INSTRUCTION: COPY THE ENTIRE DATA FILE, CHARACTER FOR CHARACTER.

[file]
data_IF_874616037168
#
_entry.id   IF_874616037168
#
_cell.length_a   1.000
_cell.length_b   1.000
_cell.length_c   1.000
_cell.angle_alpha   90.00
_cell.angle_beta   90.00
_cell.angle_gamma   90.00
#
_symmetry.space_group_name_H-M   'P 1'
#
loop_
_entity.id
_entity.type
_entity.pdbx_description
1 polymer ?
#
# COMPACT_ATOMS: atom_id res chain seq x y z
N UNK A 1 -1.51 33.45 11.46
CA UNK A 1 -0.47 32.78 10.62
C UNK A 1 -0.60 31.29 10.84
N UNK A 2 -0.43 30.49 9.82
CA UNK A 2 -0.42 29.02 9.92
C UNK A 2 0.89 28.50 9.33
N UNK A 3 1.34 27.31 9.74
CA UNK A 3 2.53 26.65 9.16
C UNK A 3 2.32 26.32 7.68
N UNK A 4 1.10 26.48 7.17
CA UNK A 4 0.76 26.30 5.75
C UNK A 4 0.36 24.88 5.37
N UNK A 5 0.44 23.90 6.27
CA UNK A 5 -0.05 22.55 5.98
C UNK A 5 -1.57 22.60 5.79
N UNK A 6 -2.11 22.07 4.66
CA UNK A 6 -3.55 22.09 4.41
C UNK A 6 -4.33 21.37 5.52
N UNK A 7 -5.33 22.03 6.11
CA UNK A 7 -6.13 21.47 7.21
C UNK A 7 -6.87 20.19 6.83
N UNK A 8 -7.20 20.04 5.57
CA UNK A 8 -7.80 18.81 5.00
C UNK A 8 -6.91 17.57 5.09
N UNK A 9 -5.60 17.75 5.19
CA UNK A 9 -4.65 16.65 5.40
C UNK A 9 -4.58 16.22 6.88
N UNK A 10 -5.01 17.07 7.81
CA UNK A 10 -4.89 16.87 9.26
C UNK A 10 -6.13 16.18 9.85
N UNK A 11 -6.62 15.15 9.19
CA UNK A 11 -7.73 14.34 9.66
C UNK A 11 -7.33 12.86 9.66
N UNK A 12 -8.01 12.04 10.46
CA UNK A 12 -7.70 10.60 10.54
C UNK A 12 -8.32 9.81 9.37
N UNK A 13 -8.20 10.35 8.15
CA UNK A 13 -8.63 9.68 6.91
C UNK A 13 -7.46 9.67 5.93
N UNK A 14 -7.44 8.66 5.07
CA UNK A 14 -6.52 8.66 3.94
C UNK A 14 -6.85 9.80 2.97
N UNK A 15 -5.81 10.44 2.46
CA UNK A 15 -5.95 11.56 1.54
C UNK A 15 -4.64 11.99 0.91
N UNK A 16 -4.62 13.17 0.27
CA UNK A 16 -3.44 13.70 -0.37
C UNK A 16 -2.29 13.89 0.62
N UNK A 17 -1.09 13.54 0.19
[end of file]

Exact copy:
data_IF_874616037168
#
_entry.id   IF_874616037168
#
_cell.length_a   1.000
_cell.length_b   1.000
_cell.length_c   1.000
_cell.angle_alpha   90.00
_cell.angle_beta   90.00
_cell.angle_gamma   90.00
#
_symmetry.space_group_name_H-M   'P 1'
#
loop_
_entity.id
_entity.type
_entity.pdbx_description
1 polymer ?
#
# COMPACT_ATOMS: atom_id res chain seq x y z
N UNK A 1 -1.51 33.45 11.46
CA UNK A 1 -0.47 32.78 10.62
C UNK A 1 -0.60 31.29 10.84
N UNK A 2 -0.43 30.49 9.82
CA UNK A 2 -0.42 29.02 9.92
C UNK A 2 0.89 28.50 9.33
N UNK A 3 1.34 27.31 9.74
CA UNK A 3 2.53 26.65 9.16
C UNK A 3 2.32 26.32 7.68
N UNK A 4 1.10 26.48 7.17
CA UNK A 4 0.76 26.30 5.75
C UNK A 4 0.36 24.88 5.37
N UNK A 5 0.44 23.90 6.27
CA UNK A 5 -0.05 22.55 5.98
C UNK A 5 -1.57 22.60 5.79
N UNK A 6 -2.11 22.07 4.66
CA UNK A 6 -3.55 22.09 4.41
C UNK A 6 -4.33 21.37 5.52
N UNK A 7 -5.33 22.03 6.11
CA UNK A 7 -6.13 21.47 7.21
C UNK A 7 -6.87 20.19 6.83
N UNK A 8 -7.20 20.04 5.57
CA UNK A 8 -7.80 18.81 5.00
C UNK A 8 -6.91 17.57 5.09
N UNK A 9 -5.60 17.75 5.19
CA UNK A 9 -4.65 16.65 5.40
C UNK A 9 -4.58 16.22 6.88
N UNK A 10 -5.01 17.07 7.81
CA UNK A 10 -4.89 16.87 9.26
C UNK A 10 -6.13 16.18 9.85
N UNK A 11 -6.62 15.15 9.19
CA UNK A 11 -7.73 14.34 9.66
C UNK A 11 -7.33 12.86 9.66
N UNK A 12 -8.01 12.04 10.46
CA UNK A 12 -7.70 10.60 10.54
C UNK A 12 -8.32 9.81 9.37
N UNK A 13 -8.20 10.35 8.15
CA UNK A 13 -8.63 9.68 6.91
C UNK A 13 -7.46 9.67 5.93
N UNK A 14 -7.44 8.66 5.07
CA UNK A 14 -6.52 8.66 3.94
C UNK A 14 -6.85 9.80 2.97
N UNK A 15 -5.81 10.44 2.46
CA UNK A 15 -5.95 11.56 1.54
C UNK A 15 -4.64 11.99 0.91
N UNK A 16 -4.62 13.17 0.27
CA UNK A 16 -3.44 13.70 -0.37
C UNK A 16 -2.29 13.89 0.62
N UNK A 17 -1.09 13.54 0.19